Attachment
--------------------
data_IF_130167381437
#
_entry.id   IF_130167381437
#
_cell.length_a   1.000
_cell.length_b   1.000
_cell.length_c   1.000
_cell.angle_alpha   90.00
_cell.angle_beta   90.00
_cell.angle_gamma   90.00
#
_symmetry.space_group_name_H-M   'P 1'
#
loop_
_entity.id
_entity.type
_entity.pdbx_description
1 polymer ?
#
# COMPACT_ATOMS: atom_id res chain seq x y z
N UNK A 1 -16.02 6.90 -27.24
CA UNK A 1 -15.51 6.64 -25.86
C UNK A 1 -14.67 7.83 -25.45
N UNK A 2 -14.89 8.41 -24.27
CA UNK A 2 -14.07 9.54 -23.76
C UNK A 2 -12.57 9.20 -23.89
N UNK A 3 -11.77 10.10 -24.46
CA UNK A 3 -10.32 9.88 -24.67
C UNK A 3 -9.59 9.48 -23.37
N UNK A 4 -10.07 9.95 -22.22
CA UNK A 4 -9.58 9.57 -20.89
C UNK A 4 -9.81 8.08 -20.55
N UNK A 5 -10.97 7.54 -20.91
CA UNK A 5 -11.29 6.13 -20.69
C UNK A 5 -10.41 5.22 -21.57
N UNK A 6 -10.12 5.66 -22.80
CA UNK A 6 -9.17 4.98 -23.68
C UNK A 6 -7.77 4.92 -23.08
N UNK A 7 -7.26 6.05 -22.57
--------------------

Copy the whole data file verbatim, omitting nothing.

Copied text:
data_IF_130167381437
#
_entry.id   IF_130167381437
#
_cell.length_a   1.000
_cell.length_b   1.000
_cell.length_c   1.000
_cell.angle_alpha   90.00
_cell.angle_beta   90.00
_cell.angle_gamma   90.00
#
_symmetry.space_group_name_H-M   'P 1'
#
loop_
_entity.id
_entity.type
_entity.pdbx_description
1 polymer ?
#
# COMPACT_ATOMS: atom_id res chain seq x y z
N UNK A 1 -16.02 6.90 -27.24
CA UNK A 1 -15.51 6.64 -25.86
C UNK A 1 -14.67 7.83 -25.45
N UNK A 2 -14.89 8.41 -24.27
CA UNK A 2 -14.07 9.54 -23.76
C UNK A 2 -12.57 9.20 -23.89
N UNK A 3 -11.77 10.10 -24.46
CA UNK A 3 -10.32 9.88 -24.67
C UNK A 3 -9.59 9.48 -23.37
N UNK A 4 -10.07 9.95 -22.22
CA UNK A 4 -9.58 9.57 -20.89
C UNK A 4 -9.81 8.08 -20.55
N UNK A 5 -10.97 7.54 -20.91
CA UNK A 5 -11.29 6.13 -20.69
C UNK A 5 -10.41 5.22 -21.57
N UNK A 6 -10.12 5.66 -22.80
CA UNK A 6 -9.17 4.98 -23.68
C UNK A 6 -7.77 4.92 -23.08
N UNK A 7 -7.26 6.05 -22.57